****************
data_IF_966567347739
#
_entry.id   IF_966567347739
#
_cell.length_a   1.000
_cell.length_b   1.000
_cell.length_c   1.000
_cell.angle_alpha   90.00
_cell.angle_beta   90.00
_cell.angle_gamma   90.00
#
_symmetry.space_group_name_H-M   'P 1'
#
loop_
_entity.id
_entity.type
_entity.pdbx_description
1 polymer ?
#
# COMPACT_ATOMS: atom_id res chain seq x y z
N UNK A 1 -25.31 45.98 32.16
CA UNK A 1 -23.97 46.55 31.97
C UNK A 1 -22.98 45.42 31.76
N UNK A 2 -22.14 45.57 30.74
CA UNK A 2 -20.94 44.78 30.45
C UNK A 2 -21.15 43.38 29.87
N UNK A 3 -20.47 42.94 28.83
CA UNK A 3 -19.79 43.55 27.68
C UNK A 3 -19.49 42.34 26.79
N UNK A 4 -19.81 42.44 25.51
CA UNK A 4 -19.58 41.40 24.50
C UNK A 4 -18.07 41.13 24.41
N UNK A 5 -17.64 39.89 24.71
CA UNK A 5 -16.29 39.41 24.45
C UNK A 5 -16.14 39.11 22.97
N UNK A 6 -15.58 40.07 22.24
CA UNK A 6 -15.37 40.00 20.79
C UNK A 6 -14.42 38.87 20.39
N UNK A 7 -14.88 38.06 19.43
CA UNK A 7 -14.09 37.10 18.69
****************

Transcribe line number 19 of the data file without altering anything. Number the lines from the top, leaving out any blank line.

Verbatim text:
#